Sunday, June 21, 2015

A few thoughts on the special snowflakes....or "Are folks engaged in long arm open carry the particularly badly behaved drag queens of 2A?"

So. Tell me how a bunch of drag queens showing up at a Catholic church and mid-service throwing a major hissy advances the cause of LGBT rights?

Or how would that same group of semi-theoretical drag queens, showing up at someones house, kicking in th
eir door, and starting to do a full-out drag show in the middle of the living room of a very startled resident improve LGBT relations with the broader community and protect and restore LGBT civil rights?

Finally, how would our same bunch of drag queens - now riding rental elephants complete with golden howdahs - crashing the local St. Paddy's day parade as a surprise participant improve LGBT rights/causes/etc?

In the first two cases, well before we would even have the discussion "well, how does this advance the cause and why was it a very bad idea?" we'd likely be having a lovely discussion of trespass on private property and breaking and entry...only then to discuss "gee, tell me again how this was such a great idea??" as the matter came up for hostile discussion the subsequent year in Olympia.

Any of the above would be counterproductive for the LGBT community (to put it mildly) and would merit (and likely receive) scathing criticism from that community.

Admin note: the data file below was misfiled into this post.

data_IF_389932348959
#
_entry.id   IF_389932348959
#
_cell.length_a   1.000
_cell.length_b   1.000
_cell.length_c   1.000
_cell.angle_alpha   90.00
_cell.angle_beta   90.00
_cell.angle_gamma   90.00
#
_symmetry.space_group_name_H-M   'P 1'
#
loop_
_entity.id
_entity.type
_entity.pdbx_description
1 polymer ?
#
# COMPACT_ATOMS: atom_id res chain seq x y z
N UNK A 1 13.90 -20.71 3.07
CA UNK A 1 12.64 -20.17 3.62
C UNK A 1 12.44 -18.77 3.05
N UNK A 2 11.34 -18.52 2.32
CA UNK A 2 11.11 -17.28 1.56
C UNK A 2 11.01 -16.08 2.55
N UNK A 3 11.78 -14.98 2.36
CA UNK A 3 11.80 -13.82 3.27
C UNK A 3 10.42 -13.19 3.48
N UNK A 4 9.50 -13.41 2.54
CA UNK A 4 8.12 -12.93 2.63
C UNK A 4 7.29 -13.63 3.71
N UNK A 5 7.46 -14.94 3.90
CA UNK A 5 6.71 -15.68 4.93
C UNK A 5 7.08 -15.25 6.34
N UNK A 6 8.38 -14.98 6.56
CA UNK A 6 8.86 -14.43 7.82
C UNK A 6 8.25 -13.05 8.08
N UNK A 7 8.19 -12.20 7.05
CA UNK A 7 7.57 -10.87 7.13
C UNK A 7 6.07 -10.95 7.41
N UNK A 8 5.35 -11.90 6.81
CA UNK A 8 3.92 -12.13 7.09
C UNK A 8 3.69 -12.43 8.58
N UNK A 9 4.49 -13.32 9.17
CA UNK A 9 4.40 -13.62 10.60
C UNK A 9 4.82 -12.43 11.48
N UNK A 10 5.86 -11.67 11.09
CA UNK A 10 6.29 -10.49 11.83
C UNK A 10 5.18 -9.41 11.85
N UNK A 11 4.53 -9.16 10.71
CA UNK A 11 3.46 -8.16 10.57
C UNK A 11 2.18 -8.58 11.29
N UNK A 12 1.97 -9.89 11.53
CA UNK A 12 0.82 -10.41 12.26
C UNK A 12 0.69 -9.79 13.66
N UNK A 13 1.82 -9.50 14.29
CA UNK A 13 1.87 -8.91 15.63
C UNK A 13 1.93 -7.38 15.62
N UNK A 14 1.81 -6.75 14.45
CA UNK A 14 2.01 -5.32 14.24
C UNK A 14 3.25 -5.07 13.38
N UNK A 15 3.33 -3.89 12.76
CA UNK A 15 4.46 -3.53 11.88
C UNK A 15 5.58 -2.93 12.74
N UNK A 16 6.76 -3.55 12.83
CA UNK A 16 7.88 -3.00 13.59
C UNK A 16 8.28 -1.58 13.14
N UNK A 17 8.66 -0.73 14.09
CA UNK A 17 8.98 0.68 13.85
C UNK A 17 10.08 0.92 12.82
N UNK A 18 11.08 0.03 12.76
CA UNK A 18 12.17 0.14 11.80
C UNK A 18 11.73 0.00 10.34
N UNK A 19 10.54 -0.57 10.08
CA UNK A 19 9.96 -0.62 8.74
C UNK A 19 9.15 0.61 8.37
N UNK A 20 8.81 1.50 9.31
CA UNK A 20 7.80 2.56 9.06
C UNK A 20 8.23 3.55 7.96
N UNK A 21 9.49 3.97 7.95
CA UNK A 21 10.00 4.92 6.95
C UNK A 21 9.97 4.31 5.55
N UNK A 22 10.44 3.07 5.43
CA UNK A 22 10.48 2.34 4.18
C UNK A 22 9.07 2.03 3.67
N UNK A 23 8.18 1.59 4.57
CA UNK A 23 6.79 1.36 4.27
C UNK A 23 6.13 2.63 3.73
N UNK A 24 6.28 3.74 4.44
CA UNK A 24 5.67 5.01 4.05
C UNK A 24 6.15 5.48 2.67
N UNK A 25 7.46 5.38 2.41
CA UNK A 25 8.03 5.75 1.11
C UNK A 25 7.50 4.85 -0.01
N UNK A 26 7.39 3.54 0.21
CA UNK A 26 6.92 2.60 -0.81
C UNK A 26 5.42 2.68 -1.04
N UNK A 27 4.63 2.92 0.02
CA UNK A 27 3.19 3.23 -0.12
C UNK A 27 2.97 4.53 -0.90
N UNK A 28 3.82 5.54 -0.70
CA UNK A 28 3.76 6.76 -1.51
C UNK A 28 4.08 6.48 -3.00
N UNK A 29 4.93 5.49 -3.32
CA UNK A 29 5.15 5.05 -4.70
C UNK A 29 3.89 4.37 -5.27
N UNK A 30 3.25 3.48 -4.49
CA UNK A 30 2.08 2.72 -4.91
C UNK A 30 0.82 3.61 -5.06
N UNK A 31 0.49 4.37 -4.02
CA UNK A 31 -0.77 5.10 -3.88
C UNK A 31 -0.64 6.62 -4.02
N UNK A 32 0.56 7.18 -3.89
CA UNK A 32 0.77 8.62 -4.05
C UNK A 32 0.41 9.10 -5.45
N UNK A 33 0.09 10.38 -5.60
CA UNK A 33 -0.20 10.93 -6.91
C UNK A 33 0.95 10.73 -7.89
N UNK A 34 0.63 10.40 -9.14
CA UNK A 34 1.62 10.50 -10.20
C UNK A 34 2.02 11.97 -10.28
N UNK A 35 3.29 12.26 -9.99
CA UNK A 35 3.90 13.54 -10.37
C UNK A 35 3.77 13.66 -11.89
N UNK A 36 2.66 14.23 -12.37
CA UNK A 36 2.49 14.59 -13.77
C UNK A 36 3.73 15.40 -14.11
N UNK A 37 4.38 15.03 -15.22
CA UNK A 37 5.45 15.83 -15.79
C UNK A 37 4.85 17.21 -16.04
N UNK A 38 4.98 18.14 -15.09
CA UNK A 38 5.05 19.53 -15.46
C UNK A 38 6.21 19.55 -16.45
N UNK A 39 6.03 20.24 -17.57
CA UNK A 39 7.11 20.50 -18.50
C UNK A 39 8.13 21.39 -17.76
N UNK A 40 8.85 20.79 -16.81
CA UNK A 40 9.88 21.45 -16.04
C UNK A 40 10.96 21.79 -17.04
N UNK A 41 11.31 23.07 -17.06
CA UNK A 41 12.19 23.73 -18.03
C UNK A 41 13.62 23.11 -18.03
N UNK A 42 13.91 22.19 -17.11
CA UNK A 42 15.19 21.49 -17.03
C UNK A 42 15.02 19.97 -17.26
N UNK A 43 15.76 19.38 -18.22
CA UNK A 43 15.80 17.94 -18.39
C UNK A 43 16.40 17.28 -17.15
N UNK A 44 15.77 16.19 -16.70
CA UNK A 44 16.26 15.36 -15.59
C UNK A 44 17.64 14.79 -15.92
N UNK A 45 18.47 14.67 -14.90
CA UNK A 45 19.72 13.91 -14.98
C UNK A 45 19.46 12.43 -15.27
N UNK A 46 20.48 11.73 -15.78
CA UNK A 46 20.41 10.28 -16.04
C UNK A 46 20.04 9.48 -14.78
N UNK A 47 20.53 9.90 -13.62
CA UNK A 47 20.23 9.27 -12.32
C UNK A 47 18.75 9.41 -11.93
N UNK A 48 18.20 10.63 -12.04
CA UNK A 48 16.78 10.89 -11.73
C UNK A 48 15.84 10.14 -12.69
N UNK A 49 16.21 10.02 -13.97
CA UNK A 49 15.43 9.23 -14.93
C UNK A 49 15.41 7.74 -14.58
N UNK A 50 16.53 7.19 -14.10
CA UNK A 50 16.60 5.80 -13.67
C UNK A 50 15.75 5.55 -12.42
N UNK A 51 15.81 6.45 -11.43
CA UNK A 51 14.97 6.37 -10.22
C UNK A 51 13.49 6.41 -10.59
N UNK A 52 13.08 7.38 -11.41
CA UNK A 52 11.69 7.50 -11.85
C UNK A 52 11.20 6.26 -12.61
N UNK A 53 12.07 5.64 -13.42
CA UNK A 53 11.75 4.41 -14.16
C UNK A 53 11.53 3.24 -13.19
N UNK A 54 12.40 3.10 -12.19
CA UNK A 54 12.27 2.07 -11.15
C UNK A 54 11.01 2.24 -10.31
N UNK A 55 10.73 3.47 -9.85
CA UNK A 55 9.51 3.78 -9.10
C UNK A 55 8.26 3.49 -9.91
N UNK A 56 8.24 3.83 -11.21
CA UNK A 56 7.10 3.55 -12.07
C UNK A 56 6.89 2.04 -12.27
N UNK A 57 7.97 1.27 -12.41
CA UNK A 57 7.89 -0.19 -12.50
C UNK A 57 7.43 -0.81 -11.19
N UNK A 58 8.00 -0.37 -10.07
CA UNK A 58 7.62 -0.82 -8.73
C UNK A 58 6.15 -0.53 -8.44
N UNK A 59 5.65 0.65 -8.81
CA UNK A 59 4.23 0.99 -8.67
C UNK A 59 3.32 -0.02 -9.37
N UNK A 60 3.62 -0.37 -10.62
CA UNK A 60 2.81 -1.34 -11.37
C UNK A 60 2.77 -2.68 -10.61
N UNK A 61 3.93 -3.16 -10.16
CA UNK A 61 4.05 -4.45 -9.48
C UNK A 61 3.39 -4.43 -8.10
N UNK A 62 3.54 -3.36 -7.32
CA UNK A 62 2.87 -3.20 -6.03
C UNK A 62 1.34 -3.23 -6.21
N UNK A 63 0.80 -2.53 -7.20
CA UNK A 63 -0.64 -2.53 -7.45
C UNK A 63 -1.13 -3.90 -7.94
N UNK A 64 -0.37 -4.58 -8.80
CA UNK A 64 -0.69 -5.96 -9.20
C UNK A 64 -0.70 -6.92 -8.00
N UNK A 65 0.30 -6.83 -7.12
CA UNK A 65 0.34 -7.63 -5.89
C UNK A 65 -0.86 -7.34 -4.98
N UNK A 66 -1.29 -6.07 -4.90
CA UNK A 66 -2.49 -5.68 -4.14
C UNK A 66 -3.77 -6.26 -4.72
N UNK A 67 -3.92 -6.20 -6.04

Something roughly equivalent, less the elephants & drag queens & golden howdahs, resulted in a Supreme Court decision ( making clear that not only does a group have a right to associate freely - but that it has the right to refuse to associate.

This, perhaps, was not the intent of the LGBT activists - to score a SCOTUS decision effectively sanctioning their exclusion. This might, perhaps, be a lesson for those in the 2A community.

In other words, a group holding a private event (we'll get back to that shortly) has the right to insist on only admitting those it likes, that display "proper attire" (whatever said group might think such is) or persons that bring boxes of really good belgian chocolate. It may also, barring other provisions of law, ban from their event any person or class of persons the organizers feel either offensive or somehow compromise the First Amendment protected message of the organizers.

You will note the above uses "group" - not "LGBT" group. This is a game everyone can play, and was originally used to deny the right of a bunch of the LGBT Irish folk the right to march or participate in the Boston St. Paddy's parade - a private event.

Now, to our next question - WhAT IS A PRIVATE EVENT!!!!???

Now is a good time to grab an adult beverage and hang on tight.

A private event is some kind of event not sponsored or substantially organized by any governmental organization or paid for with government funds that has not been (for the most part, it gets a bit gray here) publicized as a public event.

As long as said event is held on private property and doesn't somehow violate other law(human sacrifice, as an extreme example, is considered poor form no matter where or at what kind of event you propose to do it at), participatory restrictions are pretty much fair game (consult your attorney for the few and odd exceptions).

A public event is *not* a private event. It happens when an event is announced as a public event or, in most cases, is a government sponsored thing (This comment applies ONLY to WA, and recognizes MANY exceptions). A public event or activity sponsored by a private body is still able to engage in some of the same restrictive practices that a private event may lawfully enact, but not all. IANAL - it's easier to "just not go there" and refrain from discriminating.